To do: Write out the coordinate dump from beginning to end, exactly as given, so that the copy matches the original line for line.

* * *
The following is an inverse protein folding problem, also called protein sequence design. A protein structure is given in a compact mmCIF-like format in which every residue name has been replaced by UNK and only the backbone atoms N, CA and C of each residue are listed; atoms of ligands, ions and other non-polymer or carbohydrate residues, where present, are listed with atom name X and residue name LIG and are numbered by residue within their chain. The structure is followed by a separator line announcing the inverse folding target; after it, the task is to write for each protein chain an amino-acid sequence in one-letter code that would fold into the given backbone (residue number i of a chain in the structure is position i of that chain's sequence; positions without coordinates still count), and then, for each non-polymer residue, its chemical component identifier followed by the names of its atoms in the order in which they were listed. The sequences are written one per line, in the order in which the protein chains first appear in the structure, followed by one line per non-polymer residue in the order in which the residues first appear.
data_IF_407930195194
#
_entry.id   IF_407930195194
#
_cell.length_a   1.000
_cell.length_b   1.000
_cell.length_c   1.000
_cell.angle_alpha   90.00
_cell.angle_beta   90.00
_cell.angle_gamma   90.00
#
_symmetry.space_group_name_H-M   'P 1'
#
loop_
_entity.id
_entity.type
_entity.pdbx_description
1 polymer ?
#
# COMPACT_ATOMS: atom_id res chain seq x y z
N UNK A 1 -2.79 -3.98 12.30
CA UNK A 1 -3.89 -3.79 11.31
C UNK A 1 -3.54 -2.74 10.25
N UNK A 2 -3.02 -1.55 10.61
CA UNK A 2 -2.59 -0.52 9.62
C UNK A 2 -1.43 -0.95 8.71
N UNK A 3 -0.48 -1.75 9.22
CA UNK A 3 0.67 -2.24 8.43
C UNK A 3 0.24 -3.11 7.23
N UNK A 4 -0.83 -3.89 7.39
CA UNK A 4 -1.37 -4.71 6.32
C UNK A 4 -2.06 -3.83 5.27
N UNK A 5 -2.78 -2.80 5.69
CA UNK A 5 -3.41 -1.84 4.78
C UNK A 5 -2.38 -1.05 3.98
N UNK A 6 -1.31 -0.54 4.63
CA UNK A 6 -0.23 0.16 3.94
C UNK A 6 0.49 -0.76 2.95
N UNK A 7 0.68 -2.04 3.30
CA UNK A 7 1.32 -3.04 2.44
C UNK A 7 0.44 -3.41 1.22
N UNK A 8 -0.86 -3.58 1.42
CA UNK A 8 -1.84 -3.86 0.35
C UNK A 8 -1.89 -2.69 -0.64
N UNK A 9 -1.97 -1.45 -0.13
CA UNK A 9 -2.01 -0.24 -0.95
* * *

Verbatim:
The following is an inverse protein folding problem, also called protein sequence design. A protein structure is given in a compact mmCIF-like format in which every residue name has been replaced by UNK and only the backbone atoms N, CA and C of each residue are listed; atoms of ligands, ions and other non-polymer or carbohydrate residues, where present, are listed with atom name X and residue name LIG and are numbered by residue within their chain. The structure is followed by a separator line announcing the inverse folding target; after it, the task is to write for each protein chain an amino-acid sequence in one-letter code that would fold into the given backbone (residue number i of a chain in the structure is position i of that chain's sequence; positions without coordinates still count), and then, for each non-polymer residue, its chemical component identifier followed by the names of its atoms in the order in which they were listed. The sequences are written one per line, in the order in which the protein chains first appear in the structure, followed by one line per non-polymer residue in the order in which the residues first appear.
data_IF_407930195194
#
_entry.id   IF_407930195194
#
_cell.length_a   1.000
_cell.length_b   1.000
_cell.length_c   1.000
_cell.angle_alpha   90.00
_cell.angle_beta   90.00
_cell.angle_gamma   90.00
#
_symmetry.space_group_name_H-M   'P 1'
#
loop_
_entity.id
_entity.type
_entity.pdbx_description
1 polymer ?
#
# COMPACT_ATOMS: atom_id res chain seq x y z
N UNK A 1 -2.79 -3.98 12.30
CA UNK A 1 -3.89 -3.79 11.31
C UNK A 1 -3.54 -2.74 10.25
N UNK A 2 -3.02 -1.55 10.61
CA UNK A 2 -2.59 -0.52 9.62
C UNK A 2 -1.43 -0.95 8.71
N UNK A 3 -0.48 -1.75 9.22
CA UNK A 3 0.67 -2.24 8.43
C UNK A 3 0.24 -3.11 7.23
N UNK A 4 -0.83 -3.89 7.39
CA UNK A 4 -1.37 -4.71 6.32
C UNK A 4 -2.06 -3.83 5.27
N UNK A 5 -2.78 -2.80 5.69
CA UNK A 5 -3.41 -1.84 4.78
C UNK A 5 -2.38 -1.05 3.98
N UNK A 6 -1.31 -0.54 4.63
CA UNK A 6 -0.23 0.16 3.94
C UNK A 6 0.49 -0.76 2.95
N UNK A 7 0.68 -2.04 3.30
CA UNK A 7 1.32 -3.04 2.44
C UNK A 7 0.44 -3.41 1.22
N UNK A 8 -0.86 -3.58 1.42
CA UNK A 8 -1.84 -3.86 0.35
C UNK A 8 -1.89 -2.69 -0.64
N UNK A 9 -1.97 -1.45 -0.13
CA UNK A 9 -2.01 -0.24 -0.95